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Given the formula $\Delta G = \Delta H - T\Delta S$. It is commonly written that all spontaneous reactions necessarily have $\Delta G < 0$. I was curious if the converse is true: Are all reactions with $\Delta G < 0$ spontaneous. If not, why?

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    $\begingroup$ Yes they are spontaneous from a thermodynamic point of view. Kinetics is another matter... $\endgroup$ – bon Feb 4 '17 at 11:14
  • $\begingroup$ Will a reaction with ΔG < 0, involving thermodynamically unstable, but kinetically stable reactants be considered spontaneous, then? $\endgroup$ – b3nj4m1n Feb 5 '17 at 10:06
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    $\begingroup$ yes spontaneous. Thermodynamics does not involve time at all, just energy changes and heat will be given out in such a reaction. With a catalyst this may be fast if not can be incredibly slow, eons. Spontaneous should not be confused with, as it were, 'it will happen as we watch it'. Kinetically slow, thermodynamically spontaneous is very common, thankfully; its the state we all exists in in an oxygen atmosphere :) $\endgroup$ – porphyrin Feb 8 '17 at 11:50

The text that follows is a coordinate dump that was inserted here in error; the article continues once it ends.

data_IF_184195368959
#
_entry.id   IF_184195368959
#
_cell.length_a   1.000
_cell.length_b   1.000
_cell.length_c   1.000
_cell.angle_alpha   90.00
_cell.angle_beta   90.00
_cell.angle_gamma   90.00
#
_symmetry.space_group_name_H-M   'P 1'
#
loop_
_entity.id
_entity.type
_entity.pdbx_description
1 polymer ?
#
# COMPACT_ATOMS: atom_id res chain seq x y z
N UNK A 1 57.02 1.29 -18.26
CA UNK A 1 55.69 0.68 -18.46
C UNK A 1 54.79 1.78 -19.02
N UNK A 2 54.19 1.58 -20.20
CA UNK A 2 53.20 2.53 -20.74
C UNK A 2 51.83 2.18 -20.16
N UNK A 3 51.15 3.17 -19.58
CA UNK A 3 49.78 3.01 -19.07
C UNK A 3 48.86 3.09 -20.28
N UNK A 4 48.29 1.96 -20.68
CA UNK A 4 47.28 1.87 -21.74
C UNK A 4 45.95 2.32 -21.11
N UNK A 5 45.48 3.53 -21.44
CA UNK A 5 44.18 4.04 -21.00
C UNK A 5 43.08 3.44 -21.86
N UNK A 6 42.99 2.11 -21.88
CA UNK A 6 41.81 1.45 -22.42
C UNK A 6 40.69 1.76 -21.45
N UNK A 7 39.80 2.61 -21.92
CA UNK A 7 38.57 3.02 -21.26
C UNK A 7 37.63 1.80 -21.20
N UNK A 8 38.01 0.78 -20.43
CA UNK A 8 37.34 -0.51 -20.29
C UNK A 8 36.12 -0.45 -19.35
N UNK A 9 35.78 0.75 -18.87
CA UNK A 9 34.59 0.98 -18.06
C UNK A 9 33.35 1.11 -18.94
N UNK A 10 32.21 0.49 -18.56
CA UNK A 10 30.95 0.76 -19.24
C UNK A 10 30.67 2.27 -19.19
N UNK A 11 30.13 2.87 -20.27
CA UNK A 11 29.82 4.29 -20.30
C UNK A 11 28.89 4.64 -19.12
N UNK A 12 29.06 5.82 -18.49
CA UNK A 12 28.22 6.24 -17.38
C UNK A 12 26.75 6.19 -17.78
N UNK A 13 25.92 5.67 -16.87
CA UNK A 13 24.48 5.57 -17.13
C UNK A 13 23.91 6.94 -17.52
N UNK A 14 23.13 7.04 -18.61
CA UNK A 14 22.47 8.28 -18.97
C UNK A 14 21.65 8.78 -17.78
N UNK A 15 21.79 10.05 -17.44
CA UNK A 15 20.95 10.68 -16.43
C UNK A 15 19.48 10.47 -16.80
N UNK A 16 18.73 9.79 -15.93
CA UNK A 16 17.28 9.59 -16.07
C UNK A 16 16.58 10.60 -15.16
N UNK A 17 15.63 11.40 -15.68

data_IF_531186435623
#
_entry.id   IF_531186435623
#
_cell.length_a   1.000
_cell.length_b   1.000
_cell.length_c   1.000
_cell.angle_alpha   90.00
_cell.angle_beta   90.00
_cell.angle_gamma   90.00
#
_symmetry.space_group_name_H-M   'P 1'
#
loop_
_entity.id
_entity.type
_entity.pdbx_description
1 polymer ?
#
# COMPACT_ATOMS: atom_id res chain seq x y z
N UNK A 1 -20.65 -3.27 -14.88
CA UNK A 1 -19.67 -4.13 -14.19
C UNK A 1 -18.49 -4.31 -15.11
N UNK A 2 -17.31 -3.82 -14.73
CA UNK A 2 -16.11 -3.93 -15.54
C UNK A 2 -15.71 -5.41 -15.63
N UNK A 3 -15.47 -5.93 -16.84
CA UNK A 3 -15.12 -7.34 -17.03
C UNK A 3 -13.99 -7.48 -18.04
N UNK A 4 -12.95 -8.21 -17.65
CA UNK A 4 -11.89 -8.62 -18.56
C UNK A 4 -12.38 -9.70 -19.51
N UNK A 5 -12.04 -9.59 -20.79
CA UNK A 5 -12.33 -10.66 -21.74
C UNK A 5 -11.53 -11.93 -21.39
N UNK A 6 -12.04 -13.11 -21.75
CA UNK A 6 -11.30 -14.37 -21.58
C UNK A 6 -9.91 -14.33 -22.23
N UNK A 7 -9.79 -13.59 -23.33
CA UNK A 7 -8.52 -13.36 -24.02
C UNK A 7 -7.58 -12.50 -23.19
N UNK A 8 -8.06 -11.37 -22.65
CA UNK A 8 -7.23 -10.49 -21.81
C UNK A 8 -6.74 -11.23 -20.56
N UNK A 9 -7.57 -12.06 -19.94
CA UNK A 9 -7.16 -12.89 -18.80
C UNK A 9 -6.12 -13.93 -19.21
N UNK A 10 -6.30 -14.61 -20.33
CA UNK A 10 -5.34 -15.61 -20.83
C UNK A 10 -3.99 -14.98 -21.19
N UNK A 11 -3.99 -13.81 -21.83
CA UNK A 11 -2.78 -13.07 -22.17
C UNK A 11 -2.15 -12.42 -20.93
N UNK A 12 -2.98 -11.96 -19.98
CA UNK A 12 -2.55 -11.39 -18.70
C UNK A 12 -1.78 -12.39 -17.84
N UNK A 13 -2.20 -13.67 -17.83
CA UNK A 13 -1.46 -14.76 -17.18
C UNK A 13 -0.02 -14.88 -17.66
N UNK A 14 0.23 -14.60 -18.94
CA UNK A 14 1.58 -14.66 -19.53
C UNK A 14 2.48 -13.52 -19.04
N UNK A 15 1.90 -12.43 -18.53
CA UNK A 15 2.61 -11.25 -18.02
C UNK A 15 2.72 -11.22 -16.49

• $\begingroup$ @porphyrin That comment is just good as an answer. Do you please mind writing one? ;) Thanks! $\endgroup$ – Gaurang Tandon Mar 22 '18 at 11:28
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No, Gibbs energy is only the relevant state function in the special case of constant temperature and pressure.

In the wording of IUPAC:

partial derivative of Gibbs energy with respect to extent of reaction at constant pressure and temperature [is negative] for spontaneous reactions

In the special case of constant temperature and volume, Helmholtz energy is the relevant state function.

Most generally, a process is spontaneous if the entropy of the universe (system + surroundings) increases.

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